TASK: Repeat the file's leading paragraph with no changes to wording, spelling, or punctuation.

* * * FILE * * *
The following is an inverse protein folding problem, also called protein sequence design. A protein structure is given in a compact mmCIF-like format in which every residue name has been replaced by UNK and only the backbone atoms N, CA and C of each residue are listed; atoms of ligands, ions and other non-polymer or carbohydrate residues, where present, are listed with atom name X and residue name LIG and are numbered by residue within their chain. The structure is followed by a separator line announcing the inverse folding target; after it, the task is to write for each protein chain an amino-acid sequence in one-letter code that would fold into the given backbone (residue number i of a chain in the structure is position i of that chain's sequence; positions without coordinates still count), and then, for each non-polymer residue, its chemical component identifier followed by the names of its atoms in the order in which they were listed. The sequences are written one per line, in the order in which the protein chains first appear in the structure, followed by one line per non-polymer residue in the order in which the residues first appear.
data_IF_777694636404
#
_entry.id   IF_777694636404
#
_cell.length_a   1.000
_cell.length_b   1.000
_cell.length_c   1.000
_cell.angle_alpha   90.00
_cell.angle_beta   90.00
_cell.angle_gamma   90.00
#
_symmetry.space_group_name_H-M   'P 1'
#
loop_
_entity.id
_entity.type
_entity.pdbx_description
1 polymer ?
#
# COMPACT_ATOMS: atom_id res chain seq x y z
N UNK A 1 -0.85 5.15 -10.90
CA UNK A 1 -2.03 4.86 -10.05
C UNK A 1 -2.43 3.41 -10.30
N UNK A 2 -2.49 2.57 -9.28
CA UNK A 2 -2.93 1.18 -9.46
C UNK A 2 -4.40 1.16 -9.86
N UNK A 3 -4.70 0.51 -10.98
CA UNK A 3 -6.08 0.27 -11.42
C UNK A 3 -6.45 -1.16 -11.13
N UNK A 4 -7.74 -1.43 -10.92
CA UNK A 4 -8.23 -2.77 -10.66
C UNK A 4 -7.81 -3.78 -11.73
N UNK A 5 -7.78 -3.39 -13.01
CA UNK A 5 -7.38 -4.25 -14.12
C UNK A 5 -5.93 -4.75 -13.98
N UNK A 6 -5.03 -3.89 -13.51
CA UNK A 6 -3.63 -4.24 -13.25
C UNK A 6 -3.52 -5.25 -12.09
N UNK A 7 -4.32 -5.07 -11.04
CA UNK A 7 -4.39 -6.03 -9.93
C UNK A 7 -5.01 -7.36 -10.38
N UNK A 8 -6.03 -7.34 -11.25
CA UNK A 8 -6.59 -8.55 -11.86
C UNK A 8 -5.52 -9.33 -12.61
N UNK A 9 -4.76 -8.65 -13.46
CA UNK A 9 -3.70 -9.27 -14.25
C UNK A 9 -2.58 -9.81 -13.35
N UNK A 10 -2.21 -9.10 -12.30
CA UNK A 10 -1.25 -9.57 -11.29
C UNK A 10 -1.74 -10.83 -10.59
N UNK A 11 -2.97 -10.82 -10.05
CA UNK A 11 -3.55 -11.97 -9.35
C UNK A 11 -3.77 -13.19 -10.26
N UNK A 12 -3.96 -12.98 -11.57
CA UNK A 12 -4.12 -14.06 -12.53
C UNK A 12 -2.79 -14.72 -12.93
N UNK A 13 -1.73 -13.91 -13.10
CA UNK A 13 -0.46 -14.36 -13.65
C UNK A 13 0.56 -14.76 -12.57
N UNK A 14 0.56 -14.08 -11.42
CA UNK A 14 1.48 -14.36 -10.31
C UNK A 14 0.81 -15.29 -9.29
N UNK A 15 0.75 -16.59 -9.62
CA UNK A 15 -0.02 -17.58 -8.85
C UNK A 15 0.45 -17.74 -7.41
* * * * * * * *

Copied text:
The following is an inverse protein folding problem, also called protein sequence design. A protein structure is given in a compact mmCIF-like format in which every residue name has been replaced by UNK and only the backbone atoms N, CA and C of each residue are listed; atoms of ligands, ions and other non-polymer or carbohydrate residues, where present, are listed with atom name X and residue name LIG and are numbered by residue within their chain. The structure is followed by a separator line announcing the inverse folding target; after it, the task is to write for each protein chain an amino-acid sequence in one-letter code that would fold into the given backbone (residue number i of a chain in the structure is position i of that chain's sequence; positions without coordinates still count), and then, for each non-polymer residue, its chemical component identifier followed by the names of its atoms in the order in which they were listed. The sequences are written one per line, in the order in which the protein chains first appear in the structure, followed by one line per non-polymer residue in the order in which the residues first appear.